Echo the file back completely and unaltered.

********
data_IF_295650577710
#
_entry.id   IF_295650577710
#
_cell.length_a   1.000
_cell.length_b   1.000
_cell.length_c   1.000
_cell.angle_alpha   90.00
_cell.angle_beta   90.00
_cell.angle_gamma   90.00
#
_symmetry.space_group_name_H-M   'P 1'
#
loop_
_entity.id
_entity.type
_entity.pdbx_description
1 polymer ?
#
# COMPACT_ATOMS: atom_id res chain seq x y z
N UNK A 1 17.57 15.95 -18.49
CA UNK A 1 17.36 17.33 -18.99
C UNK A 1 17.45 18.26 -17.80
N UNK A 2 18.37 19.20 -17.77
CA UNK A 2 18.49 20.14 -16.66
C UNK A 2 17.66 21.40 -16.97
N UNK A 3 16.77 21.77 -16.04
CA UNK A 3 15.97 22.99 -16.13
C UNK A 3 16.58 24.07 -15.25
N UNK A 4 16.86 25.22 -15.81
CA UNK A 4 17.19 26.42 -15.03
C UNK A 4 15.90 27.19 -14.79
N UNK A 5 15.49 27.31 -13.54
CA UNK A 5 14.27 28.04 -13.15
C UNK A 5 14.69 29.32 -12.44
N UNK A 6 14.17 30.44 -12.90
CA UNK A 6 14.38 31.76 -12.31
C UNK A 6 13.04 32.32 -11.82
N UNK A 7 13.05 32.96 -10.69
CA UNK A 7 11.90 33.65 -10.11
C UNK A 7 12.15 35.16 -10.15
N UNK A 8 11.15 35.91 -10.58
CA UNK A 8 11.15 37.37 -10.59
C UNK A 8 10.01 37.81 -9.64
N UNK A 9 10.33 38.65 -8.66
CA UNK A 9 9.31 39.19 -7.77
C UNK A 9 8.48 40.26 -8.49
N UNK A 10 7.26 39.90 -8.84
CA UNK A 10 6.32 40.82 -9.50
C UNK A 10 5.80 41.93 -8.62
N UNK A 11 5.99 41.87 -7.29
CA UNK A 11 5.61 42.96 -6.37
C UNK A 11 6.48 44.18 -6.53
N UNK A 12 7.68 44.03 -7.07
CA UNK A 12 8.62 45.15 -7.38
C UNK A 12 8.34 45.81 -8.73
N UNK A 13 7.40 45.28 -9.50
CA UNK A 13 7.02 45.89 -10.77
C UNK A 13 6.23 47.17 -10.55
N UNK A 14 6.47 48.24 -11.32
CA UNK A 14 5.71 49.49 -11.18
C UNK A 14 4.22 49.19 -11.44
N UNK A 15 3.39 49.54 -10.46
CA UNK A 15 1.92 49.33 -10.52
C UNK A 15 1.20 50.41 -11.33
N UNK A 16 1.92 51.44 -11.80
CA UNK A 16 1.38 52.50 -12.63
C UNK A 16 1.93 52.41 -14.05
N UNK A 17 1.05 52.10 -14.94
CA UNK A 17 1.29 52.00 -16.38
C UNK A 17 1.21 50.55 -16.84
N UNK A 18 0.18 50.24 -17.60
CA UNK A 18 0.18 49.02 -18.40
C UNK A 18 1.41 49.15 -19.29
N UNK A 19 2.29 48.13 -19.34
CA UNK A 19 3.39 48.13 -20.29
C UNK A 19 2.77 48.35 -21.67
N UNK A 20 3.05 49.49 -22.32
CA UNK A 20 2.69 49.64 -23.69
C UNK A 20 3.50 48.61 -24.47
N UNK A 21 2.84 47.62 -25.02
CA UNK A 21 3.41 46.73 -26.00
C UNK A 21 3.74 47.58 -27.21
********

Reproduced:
data_IF_295650577710
#
_entry.id   IF_295650577710
#
_cell.length_a   1.000
_cell.length_b   1.000
_cell.length_c   1.000
_cell.angle_alpha   90.00
_cell.angle_beta   90.00
_cell.angle_gamma   90.00
#
_symmetry.space_group_name_H-M   'P 1'
#
loop_
_entity.id
_entity.type
_entity.pdbx_description
1 polymer ?
#
# COMPACT_ATOMS: atom_id res chain seq x y z
N UNK A 1 17.57 15.95 -18.49
CA UNK A 1 17.36 17.33 -18.99
C UNK A 1 17.45 18.26 -17.80
N UNK A 2 18.37 19.20 -17.77
CA UNK A 2 18.49 20.14 -16.66
C UNK A 2 17.66 21.40 -16.97
N UNK A 3 16.77 21.77 -16.04
CA UNK A 3 15.97 22.99 -16.13
C UNK A 3 16.58 24.07 -15.25
N UNK A 4 16.86 25.22 -15.81
CA UNK A 4 17.19 26.42 -15.03
C UNK A 4 15.90 27.19 -14.79
N UNK A 5 15.49 27.31 -13.54
CA UNK A 5 14.27 28.04 -13.15
C UNK A 5 14.69 29.32 -12.44
N UNK A 6 14.17 30.44 -12.90
CA UNK A 6 14.38 31.76 -12.31
C UNK A 6 13.04 32.32 -11.82
N UNK A 7 13.05 32.96 -10.69
CA UNK A 7 11.90 33.65 -10.11
C UNK A 7 12.15 35.16 -10.15
N UNK A 8 11.15 35.91 -10.58
CA UNK A 8 11.15 37.37 -10.59
C UNK A 8 10.01 37.81 -9.64
N UNK A 9 10.33 38.65 -8.66
CA UNK A 9 9.31 39.19 -7.77
C UNK A 9 8.48 40.26 -8.49
N UNK A 10 7.26 39.90 -8.84
CA UNK A 10 6.32 40.82 -9.50
C UNK A 10 5.80 41.93 -8.62
N UNK A 11 5.99 41.87 -7.29
CA UNK A 11 5.61 42.96 -6.37
C UNK A 11 6.48 44.18 -6.53
N UNK A 12 7.68 44.03 -7.07
CA UNK A 12 8.62 45.15 -7.38
C UNK A 12 8.34 45.81 -8.73
N UNK A 13 7.40 45.28 -9.50
CA UNK A 13 7.02 45.89 -10.77
C UNK A 13 6.23 47.17 -10.55
N UNK A 14 6.47 48.24 -11.32
CA UNK A 14 5.71 49.49 -11.18
C UNK A 14 4.22 49.19 -11.44
N UNK A 15 3.39 49.54 -10.46
CA UNK A 15 1.92 49.33 -10.52
C UNK A 15 1.20 50.41 -11.33
N UNK A 16 1.92 51.44 -11.80
CA UNK A 16 1.38 52.50 -12.63
C UNK A 16 1.93 52.41 -14.05
N UNK A 17 1.05 52.10 -14.94
CA UNK A 17 1.29 52.00 -16.38
C UNK A 17 1.21 50.55 -16.84
N UNK A 18 0.18 50.24 -17.60
CA UNK A 18 0.18 49.02 -18.40
C UNK A 18 1.41 49.15 -19.29
N UNK A 19 2.29 48.13 -19.34
CA UNK A 19 3.39 48.13 -20.29
C UNK A 19 2.77 48.35 -21.67
N UNK A 20 3.05 49.49 -22.32
CA UNK A 20 2.69 49.64 -23.69
C UNK A 20 3.50 48.61 -24.47
N UNK A 21 2.84 47.62 -25.02
CA UNK A 21 3.41 46.73 -26.00
C UNK A 21 3.74 47.58 -27.21